Bringing Personality to Mass Production

Dutch designer Hella Jongerius at RISD podium

Dutch designer Hella Jongerius is on a mission. Since graduating from Design Academy Eindhoven and then founding her own studio in 1993, she has pushed industry leaders to make room for the imperfections and evidence of process that infuse mass-produced objects with character and allure.

As she continues to build her diverse body of work, she asks probing questions about form and function and responds with unexpected—and at times astonishing—answers.

Longtime friends and collaborators Murray Moss and Hella Jongerius
Longtime friends and collaborators Murray Moss and Hella Jongerius

In welcoming Jongerius to RISD on Wednesday, December 4, President Rosanne Somerson described her as a “design icon, leading instigator and role model.”

Senior Presidential Advisor Murray Moss—another icon in the design world and a longtime Jongerius supporter—chimed in to recall his first encounter with her intentionally warped B-Set dinnerware, which he promoted via his NYC gallery/emporium MOSS.

B-Set dinnerware by dutch designer Hella Jongerius
Jongerius first made a name for herself with her B-Set dinnerware.

Jongerius spoke about B-Set (her “intuitive start”) and almost everything she has since made as sincere attempts to rebel against the mainstream while working within the system.

“Designers are the filter between consumers and industry,” she says, “and design itself is about people and relationships.”

Repeat Dot Print (2002), by Hella Jongerius, was her first mass-produced fabric for international textiles giant Maharam
Repeat Dot Print (2002) features a three-meter-plus repeat.

No matter what medium she’s working in, Jongerius favors tactile materials. But the challenge, she says, is “how to capture the inherent life of the materials at a large scale.”

One of her brilliant solutions to that problem is designing irregular patterns that lend off-the-rack upholstered objects an air of individuality. Repeat Dot Print (2002), for example—her first mass-produced fabric for international textiles giant Maharam—featured a repeat that spans more than three meters.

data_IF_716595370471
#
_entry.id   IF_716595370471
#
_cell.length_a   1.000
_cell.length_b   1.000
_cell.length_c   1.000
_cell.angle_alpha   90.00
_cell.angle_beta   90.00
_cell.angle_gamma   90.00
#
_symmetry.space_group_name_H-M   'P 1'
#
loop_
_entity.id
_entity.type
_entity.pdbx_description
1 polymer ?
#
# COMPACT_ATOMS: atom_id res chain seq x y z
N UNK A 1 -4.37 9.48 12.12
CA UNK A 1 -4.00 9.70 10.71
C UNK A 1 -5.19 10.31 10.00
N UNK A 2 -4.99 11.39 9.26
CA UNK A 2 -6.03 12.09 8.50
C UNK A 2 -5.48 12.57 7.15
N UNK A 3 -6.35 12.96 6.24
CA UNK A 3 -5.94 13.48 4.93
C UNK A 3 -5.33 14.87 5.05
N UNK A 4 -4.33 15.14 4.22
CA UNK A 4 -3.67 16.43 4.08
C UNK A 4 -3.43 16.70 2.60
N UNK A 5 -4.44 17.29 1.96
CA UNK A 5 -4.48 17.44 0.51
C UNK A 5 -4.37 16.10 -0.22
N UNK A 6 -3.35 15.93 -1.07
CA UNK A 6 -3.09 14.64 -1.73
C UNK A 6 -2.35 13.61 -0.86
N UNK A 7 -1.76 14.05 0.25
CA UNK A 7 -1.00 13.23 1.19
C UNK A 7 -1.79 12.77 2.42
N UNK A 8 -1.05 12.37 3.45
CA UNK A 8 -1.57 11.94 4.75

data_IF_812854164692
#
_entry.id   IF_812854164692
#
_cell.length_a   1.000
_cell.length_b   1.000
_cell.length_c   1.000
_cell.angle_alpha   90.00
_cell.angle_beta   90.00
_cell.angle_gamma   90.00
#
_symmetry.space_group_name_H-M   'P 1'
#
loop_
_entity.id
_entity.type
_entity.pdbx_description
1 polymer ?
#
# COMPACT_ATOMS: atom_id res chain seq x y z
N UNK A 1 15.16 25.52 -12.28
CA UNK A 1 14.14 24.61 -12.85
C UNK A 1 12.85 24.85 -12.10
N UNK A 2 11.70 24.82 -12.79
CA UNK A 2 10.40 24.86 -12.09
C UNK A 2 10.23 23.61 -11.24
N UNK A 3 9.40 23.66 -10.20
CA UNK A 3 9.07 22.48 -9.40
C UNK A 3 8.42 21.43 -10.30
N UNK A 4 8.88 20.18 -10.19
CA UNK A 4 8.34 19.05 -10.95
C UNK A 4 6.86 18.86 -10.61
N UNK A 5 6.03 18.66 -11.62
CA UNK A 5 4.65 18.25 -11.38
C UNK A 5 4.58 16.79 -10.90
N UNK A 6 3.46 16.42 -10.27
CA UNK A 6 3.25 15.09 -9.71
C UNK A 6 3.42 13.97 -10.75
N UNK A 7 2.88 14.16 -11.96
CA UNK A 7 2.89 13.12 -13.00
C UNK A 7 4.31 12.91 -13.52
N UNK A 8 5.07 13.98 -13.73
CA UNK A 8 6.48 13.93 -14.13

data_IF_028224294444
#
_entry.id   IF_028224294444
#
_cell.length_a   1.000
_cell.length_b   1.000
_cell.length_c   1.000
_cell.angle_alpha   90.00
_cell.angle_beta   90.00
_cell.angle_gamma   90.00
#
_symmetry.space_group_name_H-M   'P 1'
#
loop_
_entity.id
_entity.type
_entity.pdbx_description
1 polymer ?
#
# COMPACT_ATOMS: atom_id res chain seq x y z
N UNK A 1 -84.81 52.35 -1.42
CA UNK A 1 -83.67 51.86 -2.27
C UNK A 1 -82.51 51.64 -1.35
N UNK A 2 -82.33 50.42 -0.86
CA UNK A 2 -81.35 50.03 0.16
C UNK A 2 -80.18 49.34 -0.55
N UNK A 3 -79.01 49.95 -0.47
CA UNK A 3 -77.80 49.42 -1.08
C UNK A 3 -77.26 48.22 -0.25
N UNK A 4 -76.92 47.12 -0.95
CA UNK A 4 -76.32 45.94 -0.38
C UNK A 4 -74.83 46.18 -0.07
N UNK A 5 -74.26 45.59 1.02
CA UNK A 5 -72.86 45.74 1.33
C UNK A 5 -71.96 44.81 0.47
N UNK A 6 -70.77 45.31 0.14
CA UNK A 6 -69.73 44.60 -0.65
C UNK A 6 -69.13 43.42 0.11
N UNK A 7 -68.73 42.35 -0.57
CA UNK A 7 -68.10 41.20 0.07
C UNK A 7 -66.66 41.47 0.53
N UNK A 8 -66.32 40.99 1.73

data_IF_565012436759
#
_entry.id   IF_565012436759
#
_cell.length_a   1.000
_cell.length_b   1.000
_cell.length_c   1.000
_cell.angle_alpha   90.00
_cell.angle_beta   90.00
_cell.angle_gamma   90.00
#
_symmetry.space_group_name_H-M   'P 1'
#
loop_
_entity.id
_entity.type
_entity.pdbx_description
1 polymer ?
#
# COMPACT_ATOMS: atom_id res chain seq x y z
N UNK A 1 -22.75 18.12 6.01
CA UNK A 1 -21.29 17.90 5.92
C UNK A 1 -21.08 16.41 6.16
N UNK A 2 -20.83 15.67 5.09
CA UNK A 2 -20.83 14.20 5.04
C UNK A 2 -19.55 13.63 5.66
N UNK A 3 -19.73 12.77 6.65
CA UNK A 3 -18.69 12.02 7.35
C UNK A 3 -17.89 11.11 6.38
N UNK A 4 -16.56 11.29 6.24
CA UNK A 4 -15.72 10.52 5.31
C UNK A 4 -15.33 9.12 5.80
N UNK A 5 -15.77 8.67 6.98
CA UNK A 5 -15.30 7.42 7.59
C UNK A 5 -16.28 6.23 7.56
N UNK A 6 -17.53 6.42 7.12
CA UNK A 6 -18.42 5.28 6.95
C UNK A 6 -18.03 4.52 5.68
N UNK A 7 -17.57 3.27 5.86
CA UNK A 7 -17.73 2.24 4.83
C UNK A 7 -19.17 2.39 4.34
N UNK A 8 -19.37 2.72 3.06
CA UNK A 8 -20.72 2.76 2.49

“Designers are the filter between consumers and industry.”

Hella Jongerius

And when the Swiss furniture company Vitra approached Jongerius to design a sofa, her initial reaction was: “I hate sofas.” But by combining shapes and fabrics in unpredictable ways, she created an inviting new approach with Polder Sofa (2003).

Polder Sofa for Vitra, by Hella Jongerius
In 2003 Jongerius introduced her appealing Polder Sofa for Vitra.

“The less freedom you have in the studio,” Jongerius explains, “the more creative you have to be.”

Case in point: designing Boeing 787 interiors for KLM Royal Dutch Airlines. Working within multiple constraints—including weight, fire retardant materials and a seemingly endless series of required certifications—she was able to breathe life into an otherwise sterile environment via such innovative approaches as wool seat covers in a variety of intermingled shades.

In recent years, Jongerius has been focusing on theory and research, presenting her ideas via such publications as Beyond the New: A Search for Ideals in Design—her 2015 manifesto with Louise Schouwenberg.

Her current installation Breathing Colour, which continues through February 9, 2020 at the Nationalmuseum in Stockholm, offers a deep dive into the relationship between shape, surface, light and perceived color.

“Context is so important,” Jongerius explains. “Inside a museum, things become objects.” And approaching the work from a pedagogical perspective allows us to better understand “what is novelty for the sake of novelty and what is true cultural innovation."

“What is novelty for the sake of novelty and what is true cultural innovation?”

Hella Jongerius' Breathing Colour exhibition
Breathing Colour at London's Design Museum (2017) focused on the way light transforms color.

Given her background in textiles, it’s no surprise that Jongerius considers the age-old craft of weaving in questioning cultural shifts and social phenomena.

In describing Space Loom—a recent installation at Lafayette Anticipations in Paris in which she transformed an entire building into a massive vertical loom—she says, “My interest is in unravelling a piece of cloth and in deconstructing hierarchies. What if the warp becomes more important than the weft?

“Textile is culture,” she adds. “The digital world is flat, which means we’re losing our culture.”

Hella Jongerius' Space Loom installation in Paris
Space Loom at Lafayette Anticipations in Paris (2019)

But Jongerius, who is perpetually looking ahead and is well in tune with digital realities, says that “design must always relate to the world we live in.”

In response to a student who asked her to recommend a platform for emerging artists hoping to break into commercial design, she quickly asserted, “You have a great platform: Instagram! It will take 10 years of hard work before people start calling, but they will look at your Instagram account.”

Simone Solondz / top two photos by David O’Connor

December 12, 2019

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